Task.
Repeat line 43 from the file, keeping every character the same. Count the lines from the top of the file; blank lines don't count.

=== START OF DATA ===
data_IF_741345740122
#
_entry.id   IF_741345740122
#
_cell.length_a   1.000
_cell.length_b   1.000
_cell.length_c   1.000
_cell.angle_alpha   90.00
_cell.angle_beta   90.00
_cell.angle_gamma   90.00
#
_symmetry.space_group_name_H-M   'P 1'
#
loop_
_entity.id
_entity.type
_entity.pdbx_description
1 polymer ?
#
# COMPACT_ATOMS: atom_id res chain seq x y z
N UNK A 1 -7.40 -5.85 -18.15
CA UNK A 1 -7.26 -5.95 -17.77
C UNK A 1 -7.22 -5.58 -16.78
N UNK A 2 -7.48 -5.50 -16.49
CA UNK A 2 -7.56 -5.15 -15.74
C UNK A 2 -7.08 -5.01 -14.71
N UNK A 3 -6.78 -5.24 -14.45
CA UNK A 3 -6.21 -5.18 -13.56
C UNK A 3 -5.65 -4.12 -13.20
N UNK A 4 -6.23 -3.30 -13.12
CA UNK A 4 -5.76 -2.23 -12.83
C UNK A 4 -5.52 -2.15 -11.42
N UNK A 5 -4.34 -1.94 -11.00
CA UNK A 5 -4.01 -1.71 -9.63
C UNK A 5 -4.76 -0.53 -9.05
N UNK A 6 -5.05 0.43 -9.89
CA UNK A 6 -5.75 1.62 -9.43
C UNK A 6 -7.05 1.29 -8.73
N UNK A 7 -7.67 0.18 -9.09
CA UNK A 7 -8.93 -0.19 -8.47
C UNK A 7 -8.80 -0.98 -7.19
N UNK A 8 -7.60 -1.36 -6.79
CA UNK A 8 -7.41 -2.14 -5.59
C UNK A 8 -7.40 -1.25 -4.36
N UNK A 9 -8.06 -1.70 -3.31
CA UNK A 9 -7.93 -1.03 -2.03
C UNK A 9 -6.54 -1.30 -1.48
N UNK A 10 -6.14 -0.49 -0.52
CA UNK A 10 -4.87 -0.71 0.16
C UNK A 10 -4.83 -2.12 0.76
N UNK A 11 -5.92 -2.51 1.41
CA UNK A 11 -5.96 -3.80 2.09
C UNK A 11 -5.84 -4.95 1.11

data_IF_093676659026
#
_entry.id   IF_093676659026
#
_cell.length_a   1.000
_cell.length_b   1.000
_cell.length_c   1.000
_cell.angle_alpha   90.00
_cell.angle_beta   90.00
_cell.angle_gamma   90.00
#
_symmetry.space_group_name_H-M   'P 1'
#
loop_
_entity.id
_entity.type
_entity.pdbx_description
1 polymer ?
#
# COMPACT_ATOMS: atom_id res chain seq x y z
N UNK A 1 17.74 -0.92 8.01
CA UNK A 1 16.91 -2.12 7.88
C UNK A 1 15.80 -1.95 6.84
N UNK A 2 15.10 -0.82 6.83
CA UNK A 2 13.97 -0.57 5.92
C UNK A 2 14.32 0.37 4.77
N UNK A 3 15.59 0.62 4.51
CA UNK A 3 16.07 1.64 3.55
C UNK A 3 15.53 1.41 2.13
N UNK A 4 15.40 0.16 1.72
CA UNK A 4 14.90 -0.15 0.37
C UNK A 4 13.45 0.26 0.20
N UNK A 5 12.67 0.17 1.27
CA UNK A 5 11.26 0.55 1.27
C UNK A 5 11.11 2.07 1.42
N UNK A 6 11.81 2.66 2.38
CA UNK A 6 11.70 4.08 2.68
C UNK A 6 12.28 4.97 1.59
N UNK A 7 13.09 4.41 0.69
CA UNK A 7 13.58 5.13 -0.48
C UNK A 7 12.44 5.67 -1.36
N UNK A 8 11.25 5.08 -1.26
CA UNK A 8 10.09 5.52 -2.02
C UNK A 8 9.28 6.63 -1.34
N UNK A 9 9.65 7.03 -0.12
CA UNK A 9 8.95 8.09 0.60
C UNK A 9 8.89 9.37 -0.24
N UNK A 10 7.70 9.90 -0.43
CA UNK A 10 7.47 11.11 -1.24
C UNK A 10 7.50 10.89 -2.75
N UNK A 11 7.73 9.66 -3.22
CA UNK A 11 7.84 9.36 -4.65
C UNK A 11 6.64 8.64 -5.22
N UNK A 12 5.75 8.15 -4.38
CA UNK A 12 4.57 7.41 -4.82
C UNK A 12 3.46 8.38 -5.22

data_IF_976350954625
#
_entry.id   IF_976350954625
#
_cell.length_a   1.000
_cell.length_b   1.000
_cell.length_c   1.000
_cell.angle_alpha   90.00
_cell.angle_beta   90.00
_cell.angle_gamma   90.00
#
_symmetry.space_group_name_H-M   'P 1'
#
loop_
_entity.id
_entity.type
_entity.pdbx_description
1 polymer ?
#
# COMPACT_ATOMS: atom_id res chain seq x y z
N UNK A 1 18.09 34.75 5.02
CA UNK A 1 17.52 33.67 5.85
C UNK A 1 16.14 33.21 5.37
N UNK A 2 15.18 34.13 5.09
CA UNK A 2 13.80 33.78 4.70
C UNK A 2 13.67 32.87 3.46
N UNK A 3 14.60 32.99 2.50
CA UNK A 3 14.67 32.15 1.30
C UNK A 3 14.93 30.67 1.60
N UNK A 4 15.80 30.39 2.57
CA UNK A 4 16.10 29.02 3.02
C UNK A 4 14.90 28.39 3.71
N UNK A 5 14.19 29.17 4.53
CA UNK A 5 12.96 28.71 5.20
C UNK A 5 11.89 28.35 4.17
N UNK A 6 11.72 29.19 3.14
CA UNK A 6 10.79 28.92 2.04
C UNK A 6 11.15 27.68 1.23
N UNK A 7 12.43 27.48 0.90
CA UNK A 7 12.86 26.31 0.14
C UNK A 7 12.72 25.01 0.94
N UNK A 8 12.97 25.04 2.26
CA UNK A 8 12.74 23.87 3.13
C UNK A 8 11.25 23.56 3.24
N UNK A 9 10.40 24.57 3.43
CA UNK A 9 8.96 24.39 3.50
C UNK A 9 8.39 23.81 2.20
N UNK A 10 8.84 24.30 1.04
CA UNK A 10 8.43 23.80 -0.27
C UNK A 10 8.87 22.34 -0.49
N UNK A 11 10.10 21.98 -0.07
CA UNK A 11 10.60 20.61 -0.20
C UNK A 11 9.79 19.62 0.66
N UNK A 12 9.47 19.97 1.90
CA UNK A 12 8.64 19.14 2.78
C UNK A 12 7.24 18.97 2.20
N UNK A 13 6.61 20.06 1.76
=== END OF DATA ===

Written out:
CA UNK A 8 -7.41 -2.14 -5.59